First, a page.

CHARLOTTESVILLE, Va. (NEWSPLEX) -- A University of Virginia researcher has helped create an online program that may end sleepless night for insomnia sufferers.
The program is aptly named Sleep Healthy Using the Internet, or SHUTi, and its goal is to bring the benefits of cognitive behavioral therapy to insomnia sufferers who might not have access to trained practitioners.
"The problem is there's only a handful of people who can actually deliver this," said researcher Lee Ritterband, a psychologist and professor at the UVA School of Medicine. "We wanted to operationalize what we do as clinicians, automate that into a web-based system, and then provide that to end users so they can get the treatment from wherever they've got a computer or the internet."
Ritterband said 70 percent of the more than 300 participants in the study experienced significant improvement in their sleep. And while people require different amounts of sleep, Ritterband said anyone who is struggling to fall asleep or stay asleep on a regular basis could benefit from the six-week program.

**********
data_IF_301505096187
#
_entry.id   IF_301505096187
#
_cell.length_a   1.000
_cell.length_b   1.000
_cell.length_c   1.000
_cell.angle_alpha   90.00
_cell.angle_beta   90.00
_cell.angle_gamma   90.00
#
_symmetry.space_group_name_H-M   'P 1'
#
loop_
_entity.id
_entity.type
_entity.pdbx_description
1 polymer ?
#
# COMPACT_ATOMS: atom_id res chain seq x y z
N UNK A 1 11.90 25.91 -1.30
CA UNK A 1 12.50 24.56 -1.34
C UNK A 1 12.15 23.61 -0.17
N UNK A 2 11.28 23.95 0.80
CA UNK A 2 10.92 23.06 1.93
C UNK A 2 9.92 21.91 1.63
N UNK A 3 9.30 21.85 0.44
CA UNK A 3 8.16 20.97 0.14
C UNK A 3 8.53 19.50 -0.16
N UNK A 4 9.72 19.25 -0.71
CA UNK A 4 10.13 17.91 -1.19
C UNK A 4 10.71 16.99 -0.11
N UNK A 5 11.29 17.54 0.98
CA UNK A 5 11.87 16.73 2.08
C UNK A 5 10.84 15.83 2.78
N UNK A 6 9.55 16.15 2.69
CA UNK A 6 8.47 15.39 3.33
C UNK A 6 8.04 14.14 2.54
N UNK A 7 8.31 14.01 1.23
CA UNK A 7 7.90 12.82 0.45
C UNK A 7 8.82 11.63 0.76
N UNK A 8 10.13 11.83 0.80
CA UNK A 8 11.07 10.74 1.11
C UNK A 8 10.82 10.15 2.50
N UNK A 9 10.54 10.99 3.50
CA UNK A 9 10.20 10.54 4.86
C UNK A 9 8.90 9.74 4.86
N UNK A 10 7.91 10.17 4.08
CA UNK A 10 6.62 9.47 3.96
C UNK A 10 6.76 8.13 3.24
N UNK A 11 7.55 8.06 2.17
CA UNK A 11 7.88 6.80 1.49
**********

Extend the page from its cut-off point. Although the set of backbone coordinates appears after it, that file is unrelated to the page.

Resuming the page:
The program has participants keep a daily sleep log and answer questionnaires with a goal of helping them address habits that may be impacting sleep and establish a regular sleep routine.
The program costs $135, and while it's not yet covered by insurance, Ritterband said people with health savings account may be able to use that to pay for it.
Click on the link in the Related Links box to go to the SHUTi site.
Correction: The name of Professor Lee Ritterband was misspelled in the original version of this article.